Empty shell

For a claim of negligence to succeed against an employer, claimants have to be able to show (among other things) that their employer did (or did not do) something that caused the injury or disease

A soldier who developed a skin cancer, which he said was caused by picking up depleted uranium, failed recently in his claim of negligence. The Judge concluded that, on the balance of probabilities, it was more likely to have been caused by over exposure to the sun.

The soldier asked Thompsons to represent him, which we agreed to do even though it would be a difficult case to pursue.

Basic facts

W served in the Army for 15 years, including spells in Cyprus and Australia as well as an armaments research operation in Kirkcudbright in Scotland, where he worked between 1984 and 1987.

This site contained a number of ranges where armaments, including depleted uranium (DU), were tested. When the DU rounds were fired, some fell on the ground and had to be cleared by teams of soldiers, including W.

When picking up the DU, W said that although he wore a dosemeter, he was not issued with gloves and was not given any instruction or training about working with such a hazardous substance.

He subsequently developed a cancer on the side of his nose which he said was caused by touching his skin with his hand or finger, either of which could have been contaminated by DU. His employer, the MoD, argued that it was caused by exposure to sunlight.

The arguments

W argued that:

1.  That because the skin on the side of his nose was particularly thin, it was more easily contaminated than other parts of his body

2.  That his particular type of skin cancer was less likely to be caused by exposure to the sun than other types

3.  That the side of the nose was less likely to be exposed to ultra violet (UV) rays from the sun than other parts

4.  That he had a dark complexion and was therefore less at risk of developing skin cancer from UV exposure

5.  That during his time at Kirkcudbright, he suffered from short lived acute inflammatory conditions of the throat and right eyelid which, in his expert’s opinion, could be attributed to DU contamination

6.  The fact that he was young was relevant

For its part, the MoD pushed the link with exposure to sunlight, arguing that:

1.  W worked out of doors for most of his working life in all weathers, including sunlight

2.  When he worked outside he wore a beret, which did not provide his face with any protection from the sun; and sun protection was not as common as now

3.  When serving in Australia he was stationed in areas where skin cancer was very common

4.  The experts agreed that, at the very least, sun exposure played a part in the development of his skin cancer

5.  The link between sun and skin cancer was well documented

6.  The doctors treating him thought sunlight was the likely cause

7.  He suffered from a common cancer.


From the evidence, the Judge ascertained that, during the time he spent at Kirkcudbright, there were very few incidents that gave cause for concern in relation to contamination. In any event, W had worked on a very occasional basis (no more than 15 times) on the range when DU rounds were fired. But a risk still existed (however low) and it was therefore foreseeable that W could be injured. But what caused his injury – was it contamination or exposure to sunlight?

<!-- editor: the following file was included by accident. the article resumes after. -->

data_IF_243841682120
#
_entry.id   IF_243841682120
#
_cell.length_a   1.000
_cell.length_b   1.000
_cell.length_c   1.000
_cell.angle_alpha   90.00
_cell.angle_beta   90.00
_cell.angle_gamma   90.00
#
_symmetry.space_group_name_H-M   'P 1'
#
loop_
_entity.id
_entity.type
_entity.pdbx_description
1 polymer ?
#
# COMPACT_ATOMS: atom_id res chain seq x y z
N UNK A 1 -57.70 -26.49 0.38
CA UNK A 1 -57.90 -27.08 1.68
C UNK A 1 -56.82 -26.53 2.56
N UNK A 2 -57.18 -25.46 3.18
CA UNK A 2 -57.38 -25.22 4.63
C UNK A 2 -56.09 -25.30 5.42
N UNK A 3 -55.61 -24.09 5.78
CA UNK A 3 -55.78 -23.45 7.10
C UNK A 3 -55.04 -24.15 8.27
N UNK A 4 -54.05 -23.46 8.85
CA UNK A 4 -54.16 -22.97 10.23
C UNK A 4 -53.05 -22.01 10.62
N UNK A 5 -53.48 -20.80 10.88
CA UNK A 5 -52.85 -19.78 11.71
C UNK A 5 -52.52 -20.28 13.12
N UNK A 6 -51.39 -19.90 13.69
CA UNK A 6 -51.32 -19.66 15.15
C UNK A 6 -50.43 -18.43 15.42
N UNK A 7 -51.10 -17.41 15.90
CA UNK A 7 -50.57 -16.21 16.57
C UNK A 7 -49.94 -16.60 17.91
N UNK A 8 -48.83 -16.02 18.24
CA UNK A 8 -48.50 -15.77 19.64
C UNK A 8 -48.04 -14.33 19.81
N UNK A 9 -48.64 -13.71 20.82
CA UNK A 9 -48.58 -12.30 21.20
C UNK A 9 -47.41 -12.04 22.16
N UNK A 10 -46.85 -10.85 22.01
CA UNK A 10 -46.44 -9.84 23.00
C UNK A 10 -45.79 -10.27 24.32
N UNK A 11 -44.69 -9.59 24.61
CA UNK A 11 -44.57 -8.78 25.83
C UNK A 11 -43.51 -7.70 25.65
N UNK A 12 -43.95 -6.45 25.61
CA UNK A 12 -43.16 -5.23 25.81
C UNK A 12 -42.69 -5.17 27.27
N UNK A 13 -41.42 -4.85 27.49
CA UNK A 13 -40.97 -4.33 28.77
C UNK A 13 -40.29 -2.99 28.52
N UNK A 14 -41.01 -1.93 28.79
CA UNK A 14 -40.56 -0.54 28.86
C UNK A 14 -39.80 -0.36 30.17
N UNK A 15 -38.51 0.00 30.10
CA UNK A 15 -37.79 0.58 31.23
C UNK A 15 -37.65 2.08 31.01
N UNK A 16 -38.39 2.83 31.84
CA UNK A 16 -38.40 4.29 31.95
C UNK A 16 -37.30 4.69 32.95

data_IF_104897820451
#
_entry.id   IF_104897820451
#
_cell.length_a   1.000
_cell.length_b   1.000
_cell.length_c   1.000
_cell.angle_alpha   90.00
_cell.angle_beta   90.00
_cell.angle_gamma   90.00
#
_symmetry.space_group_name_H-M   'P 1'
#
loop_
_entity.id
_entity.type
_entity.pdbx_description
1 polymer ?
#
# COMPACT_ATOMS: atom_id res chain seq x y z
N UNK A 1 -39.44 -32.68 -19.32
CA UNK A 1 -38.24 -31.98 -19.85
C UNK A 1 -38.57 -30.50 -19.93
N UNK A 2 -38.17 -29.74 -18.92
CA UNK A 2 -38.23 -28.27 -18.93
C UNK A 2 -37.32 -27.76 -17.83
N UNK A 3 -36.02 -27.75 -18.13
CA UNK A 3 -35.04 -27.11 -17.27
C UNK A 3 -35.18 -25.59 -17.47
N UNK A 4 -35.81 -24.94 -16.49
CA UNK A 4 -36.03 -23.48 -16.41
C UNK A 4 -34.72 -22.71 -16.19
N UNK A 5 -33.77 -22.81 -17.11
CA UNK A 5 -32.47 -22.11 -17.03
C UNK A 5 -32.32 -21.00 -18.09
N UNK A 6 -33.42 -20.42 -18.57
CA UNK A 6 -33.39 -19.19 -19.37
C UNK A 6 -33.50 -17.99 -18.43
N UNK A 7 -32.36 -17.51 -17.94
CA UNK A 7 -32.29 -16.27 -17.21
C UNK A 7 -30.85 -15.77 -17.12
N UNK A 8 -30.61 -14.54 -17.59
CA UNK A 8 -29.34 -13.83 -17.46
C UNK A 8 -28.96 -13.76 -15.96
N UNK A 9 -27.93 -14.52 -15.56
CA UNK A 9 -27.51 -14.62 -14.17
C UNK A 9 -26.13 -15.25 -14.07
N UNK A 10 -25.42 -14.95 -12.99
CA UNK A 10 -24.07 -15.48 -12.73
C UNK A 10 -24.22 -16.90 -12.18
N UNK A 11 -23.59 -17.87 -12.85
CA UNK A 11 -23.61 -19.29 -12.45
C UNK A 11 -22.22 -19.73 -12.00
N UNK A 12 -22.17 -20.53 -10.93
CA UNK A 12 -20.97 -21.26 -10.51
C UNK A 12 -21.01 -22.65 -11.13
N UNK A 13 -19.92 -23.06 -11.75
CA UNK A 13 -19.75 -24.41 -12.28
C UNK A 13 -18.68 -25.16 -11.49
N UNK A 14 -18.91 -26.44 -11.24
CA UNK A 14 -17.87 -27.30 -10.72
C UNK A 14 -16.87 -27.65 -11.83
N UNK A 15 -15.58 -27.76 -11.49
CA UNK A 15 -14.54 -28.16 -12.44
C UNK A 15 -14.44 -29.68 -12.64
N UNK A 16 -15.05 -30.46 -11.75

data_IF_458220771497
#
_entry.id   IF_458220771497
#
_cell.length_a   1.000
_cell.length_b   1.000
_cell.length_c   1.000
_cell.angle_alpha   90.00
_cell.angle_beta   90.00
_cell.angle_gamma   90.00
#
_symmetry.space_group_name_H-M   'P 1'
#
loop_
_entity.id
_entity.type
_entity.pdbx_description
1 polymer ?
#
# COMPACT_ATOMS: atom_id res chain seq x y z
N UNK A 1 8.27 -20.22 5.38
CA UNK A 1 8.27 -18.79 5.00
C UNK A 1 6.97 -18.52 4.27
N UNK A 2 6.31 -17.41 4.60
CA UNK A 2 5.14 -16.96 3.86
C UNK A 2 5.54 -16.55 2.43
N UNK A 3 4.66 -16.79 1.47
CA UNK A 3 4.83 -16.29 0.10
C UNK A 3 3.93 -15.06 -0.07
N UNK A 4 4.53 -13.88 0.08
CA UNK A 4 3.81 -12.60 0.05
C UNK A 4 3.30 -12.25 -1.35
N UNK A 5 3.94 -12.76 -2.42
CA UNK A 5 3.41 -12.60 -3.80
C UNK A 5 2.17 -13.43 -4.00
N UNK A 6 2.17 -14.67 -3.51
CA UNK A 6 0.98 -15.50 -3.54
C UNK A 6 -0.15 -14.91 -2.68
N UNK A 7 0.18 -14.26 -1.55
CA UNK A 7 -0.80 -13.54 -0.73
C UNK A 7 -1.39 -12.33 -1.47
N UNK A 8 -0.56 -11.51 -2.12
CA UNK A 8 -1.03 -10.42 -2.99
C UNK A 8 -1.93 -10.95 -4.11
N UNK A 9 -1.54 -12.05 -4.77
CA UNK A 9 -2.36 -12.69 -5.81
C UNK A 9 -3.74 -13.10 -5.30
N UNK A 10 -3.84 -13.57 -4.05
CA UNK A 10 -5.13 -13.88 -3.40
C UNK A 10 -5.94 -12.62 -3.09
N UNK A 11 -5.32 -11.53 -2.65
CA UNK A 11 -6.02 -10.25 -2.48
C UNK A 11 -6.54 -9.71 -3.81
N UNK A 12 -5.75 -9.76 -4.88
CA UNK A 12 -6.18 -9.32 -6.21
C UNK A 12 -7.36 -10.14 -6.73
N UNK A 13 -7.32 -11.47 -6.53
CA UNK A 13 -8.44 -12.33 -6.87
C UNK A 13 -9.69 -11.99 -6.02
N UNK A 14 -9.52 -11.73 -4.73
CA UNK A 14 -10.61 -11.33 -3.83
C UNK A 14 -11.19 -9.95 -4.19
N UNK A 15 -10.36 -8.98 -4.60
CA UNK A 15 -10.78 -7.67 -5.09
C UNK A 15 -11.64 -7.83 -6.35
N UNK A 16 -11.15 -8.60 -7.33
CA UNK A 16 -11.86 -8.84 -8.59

Although W could not remember wearing gloves, the Judge said that it was more likely than not that he was issued with gloves along with a personal dosemeter. He concluded, from the evidence available, that W would have been aware (if only in general terms) that there was some risk of contamination if he did not wear them and/or if he were to bring the gloves into contact with his skin.

As for exposure to the sun, the Judge concluded that this was a major contributory factor to his cancer.  Although W could not ever remember being sunburnt, the judge thought it inconceivable that he would not have been, given that he had spent most of his time in the army outside, and much of it in hot climates during the 1970s and 1980s when there was little awareness of sun protection.

By comparison, the risk of developing skin cancer from DU contamination was no more than a few per cent. Nor was there any evidence to suggest that W had an unusually thin skin which made him particularly susceptible. He concluded, therefore, that UV radiation was “by far the more probable explanation”.


This case was heard at the end of 2006 when depleted uranium was in the news again due to new allegations made by senior US scientist Dr Keith Baverstock of a link between DU and cancer in Iraq. He claimed on the BBC that research showing the link was withheld by the World Health Organisation.

The MOD said in reponse that there was “no scientific or medical evidence” to link depleted uranium use to sickness in Iraq. Thompsons has a long history of pursuing cases such as this where establishment opinion is against us but by doing so we have been able to raise important issues and contribute to a wider debate and campaign.